Monday, December 06, 2004

The Heroine's Journey - Part 1 - The Fairy Tale Cycle

The Adventure of Romance

The Hero's Journey just doesn't work when writing a Romance.

Campbell’s Mythic Cycle, and Vogler’s Writer's Journey patterns are male-centric. Romance is a only Stage in their patterns – not a story all by itself. Neither author considered Romance important enough to be an adventure of its own.

And it pissed me off.

So, I set out to find the Pattern for Romance the same way THEY did.

I backtracked through the myths & fairy tales, to find the earliest stories that dealt with love & romance, and then broke everything down into stages the way Campbell did. After working out the mythic stages, I viewed a stack of movies and read a stack of books to modernize from the mythic, the way Vogler did.

There ARE differences between the modern & the mythic. What was vitally important THEN is not quite as important now.

To my great delight, I discovered that Modern Love follows the same pattern as the old myths, the motivations are the same. However, the Mythic "Happily Ever After" is only vaguely related to the Modern HEA, though they follow the same stages to get there.

WHY Romance?
Because Romances are far more influential than you might think. They cover one important issue that is found nowhere else:
PHYSICAL Intimacy & the Importance of TRUST
Nowhere are the vital issues of sexual love and trust dealt with - but in the common Romance.

Of Love & Romance
I have heard this so many times that I am ready to commit murder most foul:
“Romances are not literature.
"Romances don’t say anything meaningful, beyond ‘let’s fall in love’."
"Romances serve no purpose beyond entertainment."
"Romances are pornographic stroke fiction for women."
"Why do you read that crap?”

If this is your opinion, then YOU are not looking deep enough.

The origins of the Romance goes very deep…deep into the past, deep into the first stories ever written, deep into the dawn of time and the creation of the world – before the male god came. Back during the ice age when the ancient world worshipped god – as a woman.

But the world is different now, and all that is left of those ancient woman myths - is the Romance. Most girls receive their first Romance novels from their mothers. There’s a reason for this.
To uncover the true meaning of why the Romance is so vitally important to every woman that read it, is buried deep within the psyche – in fact: Psyche and Eros.

Psyche & Eros

The fairy tale of Psyche and Eros – Consciousness and Sexual Love – is a story that comes from Greek myth. This tale explains quite graphically that in order to have sexual love – Eros – you must first be conscious - Psyche - of what it is you want and then deliberately go after it. You must hold a candle up to what you think you have, and see it for what it truly is to know if this is what you want for yourself - then claim it.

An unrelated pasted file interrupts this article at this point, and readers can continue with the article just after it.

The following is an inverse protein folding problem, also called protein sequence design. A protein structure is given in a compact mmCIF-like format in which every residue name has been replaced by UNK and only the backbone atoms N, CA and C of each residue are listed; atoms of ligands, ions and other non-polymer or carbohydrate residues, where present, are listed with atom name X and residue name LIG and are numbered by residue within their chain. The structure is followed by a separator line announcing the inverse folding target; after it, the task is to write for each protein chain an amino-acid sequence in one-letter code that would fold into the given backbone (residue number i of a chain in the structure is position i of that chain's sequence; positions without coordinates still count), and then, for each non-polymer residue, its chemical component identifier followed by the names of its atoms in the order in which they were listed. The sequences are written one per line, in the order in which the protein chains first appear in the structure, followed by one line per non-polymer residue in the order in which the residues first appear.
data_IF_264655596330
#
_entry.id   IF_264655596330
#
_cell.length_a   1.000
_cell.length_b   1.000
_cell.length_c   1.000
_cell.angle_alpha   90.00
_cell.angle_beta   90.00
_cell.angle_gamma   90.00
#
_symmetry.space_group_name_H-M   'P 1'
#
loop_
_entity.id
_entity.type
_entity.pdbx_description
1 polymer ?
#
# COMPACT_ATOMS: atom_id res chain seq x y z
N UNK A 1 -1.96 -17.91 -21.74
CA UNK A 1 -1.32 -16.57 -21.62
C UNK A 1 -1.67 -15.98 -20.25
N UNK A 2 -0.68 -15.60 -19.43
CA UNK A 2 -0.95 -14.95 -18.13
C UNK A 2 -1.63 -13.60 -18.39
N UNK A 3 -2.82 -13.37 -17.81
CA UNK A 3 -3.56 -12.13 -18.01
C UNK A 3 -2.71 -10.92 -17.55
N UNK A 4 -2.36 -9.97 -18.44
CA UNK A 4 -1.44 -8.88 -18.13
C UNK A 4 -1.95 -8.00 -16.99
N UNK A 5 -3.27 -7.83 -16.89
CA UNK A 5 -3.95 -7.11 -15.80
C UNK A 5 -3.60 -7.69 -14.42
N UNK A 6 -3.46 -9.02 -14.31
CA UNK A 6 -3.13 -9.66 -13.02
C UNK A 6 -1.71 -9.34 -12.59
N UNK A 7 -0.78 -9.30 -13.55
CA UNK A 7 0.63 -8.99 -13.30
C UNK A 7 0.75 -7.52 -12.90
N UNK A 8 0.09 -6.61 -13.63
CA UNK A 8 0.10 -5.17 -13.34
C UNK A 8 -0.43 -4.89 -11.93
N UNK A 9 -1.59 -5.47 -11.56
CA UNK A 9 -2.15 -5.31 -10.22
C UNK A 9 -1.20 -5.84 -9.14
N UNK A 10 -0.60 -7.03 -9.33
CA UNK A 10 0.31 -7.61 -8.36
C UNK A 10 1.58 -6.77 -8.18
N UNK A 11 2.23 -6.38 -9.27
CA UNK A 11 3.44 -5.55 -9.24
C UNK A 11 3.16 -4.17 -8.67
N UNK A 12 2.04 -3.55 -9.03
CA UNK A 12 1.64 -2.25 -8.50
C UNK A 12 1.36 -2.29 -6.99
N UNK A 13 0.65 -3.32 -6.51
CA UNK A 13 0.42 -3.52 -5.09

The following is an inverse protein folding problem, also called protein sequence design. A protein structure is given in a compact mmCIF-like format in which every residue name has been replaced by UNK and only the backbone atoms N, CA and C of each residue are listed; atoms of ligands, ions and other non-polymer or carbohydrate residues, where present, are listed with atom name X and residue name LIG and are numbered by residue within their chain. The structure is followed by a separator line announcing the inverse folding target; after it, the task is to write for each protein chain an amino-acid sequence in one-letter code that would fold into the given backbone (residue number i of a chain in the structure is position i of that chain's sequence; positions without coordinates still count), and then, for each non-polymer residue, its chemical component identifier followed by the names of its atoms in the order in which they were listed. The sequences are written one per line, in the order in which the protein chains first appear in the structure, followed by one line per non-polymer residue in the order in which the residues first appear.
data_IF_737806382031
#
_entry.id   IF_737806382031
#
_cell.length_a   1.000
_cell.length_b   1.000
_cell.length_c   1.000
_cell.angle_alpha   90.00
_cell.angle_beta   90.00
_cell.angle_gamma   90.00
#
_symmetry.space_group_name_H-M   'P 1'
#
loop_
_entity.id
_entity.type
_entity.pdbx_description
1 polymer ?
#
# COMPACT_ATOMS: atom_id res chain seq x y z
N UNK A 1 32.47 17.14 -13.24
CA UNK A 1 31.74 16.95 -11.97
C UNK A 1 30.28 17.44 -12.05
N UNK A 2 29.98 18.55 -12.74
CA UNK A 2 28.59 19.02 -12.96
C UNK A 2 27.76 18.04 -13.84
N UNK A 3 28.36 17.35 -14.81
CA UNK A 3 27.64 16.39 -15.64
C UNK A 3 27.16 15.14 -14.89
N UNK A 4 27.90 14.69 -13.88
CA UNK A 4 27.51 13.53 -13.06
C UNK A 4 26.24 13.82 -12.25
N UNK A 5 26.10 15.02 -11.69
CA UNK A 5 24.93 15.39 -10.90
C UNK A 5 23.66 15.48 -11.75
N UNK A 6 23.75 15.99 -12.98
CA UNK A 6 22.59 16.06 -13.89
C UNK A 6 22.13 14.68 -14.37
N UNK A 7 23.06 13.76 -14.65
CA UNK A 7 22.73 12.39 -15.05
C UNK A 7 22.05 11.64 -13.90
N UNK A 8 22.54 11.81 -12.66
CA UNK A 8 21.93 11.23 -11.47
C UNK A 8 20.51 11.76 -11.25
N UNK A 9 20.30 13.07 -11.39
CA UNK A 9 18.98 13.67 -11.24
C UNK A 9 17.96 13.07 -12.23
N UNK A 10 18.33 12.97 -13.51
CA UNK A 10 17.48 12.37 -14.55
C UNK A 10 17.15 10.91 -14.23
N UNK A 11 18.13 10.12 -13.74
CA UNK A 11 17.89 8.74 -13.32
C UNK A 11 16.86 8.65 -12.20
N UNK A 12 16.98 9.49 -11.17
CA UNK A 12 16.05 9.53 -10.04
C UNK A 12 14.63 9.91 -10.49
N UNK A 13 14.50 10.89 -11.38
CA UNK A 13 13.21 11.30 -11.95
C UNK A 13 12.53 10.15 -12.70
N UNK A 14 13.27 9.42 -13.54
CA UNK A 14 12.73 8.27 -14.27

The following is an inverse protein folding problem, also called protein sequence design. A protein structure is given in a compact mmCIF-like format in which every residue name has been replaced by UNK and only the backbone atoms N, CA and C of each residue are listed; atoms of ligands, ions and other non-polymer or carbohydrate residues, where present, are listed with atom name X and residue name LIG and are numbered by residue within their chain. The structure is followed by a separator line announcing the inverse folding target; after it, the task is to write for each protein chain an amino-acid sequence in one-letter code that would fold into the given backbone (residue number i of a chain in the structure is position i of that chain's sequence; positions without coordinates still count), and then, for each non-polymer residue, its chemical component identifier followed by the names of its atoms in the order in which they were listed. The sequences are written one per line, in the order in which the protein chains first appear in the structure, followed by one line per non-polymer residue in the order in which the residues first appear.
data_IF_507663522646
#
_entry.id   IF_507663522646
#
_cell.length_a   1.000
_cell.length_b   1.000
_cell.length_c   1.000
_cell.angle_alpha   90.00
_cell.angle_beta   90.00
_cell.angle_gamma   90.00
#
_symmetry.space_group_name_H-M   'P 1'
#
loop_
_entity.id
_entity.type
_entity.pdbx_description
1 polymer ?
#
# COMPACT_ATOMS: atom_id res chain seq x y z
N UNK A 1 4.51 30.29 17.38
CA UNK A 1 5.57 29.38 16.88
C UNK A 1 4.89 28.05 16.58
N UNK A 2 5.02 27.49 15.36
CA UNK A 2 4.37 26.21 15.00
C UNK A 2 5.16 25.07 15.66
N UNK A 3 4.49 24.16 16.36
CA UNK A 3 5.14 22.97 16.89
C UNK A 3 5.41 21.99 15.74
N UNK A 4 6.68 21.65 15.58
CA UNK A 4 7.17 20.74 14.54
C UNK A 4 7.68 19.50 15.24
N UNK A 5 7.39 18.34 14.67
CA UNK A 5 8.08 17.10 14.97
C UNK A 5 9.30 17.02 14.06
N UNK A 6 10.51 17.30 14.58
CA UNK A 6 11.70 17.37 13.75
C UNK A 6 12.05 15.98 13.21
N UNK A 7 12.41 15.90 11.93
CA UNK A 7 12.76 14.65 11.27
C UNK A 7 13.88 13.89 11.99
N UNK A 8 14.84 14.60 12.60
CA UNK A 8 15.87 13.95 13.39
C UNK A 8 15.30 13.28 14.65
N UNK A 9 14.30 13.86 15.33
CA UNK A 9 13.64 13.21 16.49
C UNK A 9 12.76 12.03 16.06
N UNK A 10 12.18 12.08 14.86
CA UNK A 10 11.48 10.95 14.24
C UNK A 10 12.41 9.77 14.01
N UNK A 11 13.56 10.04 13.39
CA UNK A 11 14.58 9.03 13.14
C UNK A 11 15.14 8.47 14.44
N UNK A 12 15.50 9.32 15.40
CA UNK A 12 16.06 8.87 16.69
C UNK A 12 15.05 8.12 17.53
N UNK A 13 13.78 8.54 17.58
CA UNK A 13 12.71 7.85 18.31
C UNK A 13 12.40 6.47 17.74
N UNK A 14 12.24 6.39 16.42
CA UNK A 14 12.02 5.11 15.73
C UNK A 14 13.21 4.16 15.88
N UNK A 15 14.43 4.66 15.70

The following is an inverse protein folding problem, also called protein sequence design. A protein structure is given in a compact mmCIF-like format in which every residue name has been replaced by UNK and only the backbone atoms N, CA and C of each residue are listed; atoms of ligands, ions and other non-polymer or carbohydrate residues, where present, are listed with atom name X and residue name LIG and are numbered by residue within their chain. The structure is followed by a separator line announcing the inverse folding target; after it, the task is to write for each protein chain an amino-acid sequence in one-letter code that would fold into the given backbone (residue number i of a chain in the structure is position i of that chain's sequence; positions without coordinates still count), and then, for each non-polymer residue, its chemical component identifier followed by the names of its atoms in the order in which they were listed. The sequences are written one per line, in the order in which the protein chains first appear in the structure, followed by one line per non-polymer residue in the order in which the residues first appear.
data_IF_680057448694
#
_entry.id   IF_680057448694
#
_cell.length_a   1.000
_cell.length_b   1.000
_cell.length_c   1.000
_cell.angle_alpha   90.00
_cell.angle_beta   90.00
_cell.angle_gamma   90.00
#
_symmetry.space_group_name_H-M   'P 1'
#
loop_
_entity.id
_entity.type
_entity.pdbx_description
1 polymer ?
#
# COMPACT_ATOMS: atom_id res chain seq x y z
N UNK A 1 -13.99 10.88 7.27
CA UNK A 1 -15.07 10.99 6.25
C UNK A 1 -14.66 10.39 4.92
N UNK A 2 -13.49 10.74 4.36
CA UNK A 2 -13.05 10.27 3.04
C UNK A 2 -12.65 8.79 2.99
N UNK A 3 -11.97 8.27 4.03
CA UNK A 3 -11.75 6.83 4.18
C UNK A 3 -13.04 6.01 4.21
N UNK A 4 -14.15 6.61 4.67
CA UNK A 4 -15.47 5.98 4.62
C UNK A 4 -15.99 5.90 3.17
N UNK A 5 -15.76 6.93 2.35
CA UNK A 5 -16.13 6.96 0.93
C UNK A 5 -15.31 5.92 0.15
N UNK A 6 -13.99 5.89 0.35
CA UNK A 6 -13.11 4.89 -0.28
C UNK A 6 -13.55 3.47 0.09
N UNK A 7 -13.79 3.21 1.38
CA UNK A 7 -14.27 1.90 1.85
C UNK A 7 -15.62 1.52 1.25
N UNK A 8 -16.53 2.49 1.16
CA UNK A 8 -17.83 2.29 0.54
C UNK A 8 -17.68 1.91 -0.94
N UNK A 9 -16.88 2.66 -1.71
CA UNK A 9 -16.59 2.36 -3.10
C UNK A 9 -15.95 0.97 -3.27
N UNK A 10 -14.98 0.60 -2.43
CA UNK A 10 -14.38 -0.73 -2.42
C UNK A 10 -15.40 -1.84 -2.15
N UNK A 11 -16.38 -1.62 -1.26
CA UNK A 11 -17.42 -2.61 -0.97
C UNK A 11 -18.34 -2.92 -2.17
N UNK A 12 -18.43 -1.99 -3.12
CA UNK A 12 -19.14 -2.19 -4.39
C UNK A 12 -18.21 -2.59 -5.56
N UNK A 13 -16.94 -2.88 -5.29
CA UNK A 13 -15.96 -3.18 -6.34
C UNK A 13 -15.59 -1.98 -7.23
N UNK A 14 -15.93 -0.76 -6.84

Is it painful? Very. From the loss of a woman’s virginity to the birth of a child – sexual love brings pain.
Is it bestial? Definitely. For all beasts have sex.
Is it beautiful? Oh yes, for desire is born of a craving for that one climactic moment that can only be described as ecstasy.

Beauty and the Beast…
Everyone – male and female - knows that true bliss can only be had with true love, which comes from trust.

Yet every woman’s story of sex begins with: Betrayal.

The father betrays the daughter’s trust when he turns from her at puberty. He abandons her for he cannot love her as he did before – for her blooming sexuality comes between them. Their love is no longer perfect for her secrets come between them: the secret (sacred?) blood that flows signaling the onset of maturity – and the sudden uncontrollable and animalistic physical body’s desire to breed.

Where does the daughter turn? To the only guide that defines what love is supposed to be: Romances.

In the fairy tale:
Beauty’s father returns with a rose – the symbol of passion’s kiss – and he gives it to her saying: “I have given you away.” And so, she is betrayed.

And into the wasteland she is cast. On the back of a horse – the symbol of masculine sex – she rides her beast-guide to face uncertain doom. Doom in the traditional sense means both Death and Destiny.

Within the Labyrinth
Cut off from her father’s love, a daughter has little to guide her but advice. It is up to her to decide if what she has been told has merit. There are many, many dangers in this world for the young woman newly come into her sexual awareness, (Eros and Psyche.) And so like anyone who wanders in the labyrinth of social interaction she dons the only armor provided - knowledge and education. The trappings of the male hero set on his quest.

Education is no preparation for a young woman trying to discover if the risk of sex and love is worth taking. There is only one way to find out – but this means yielding to the beast within their bodies, allowing themselves to be stripped of everything they know and devoured by the desire within them. This means allowing themselves to be stripped to the skin and taken -- ruined -- by a lover.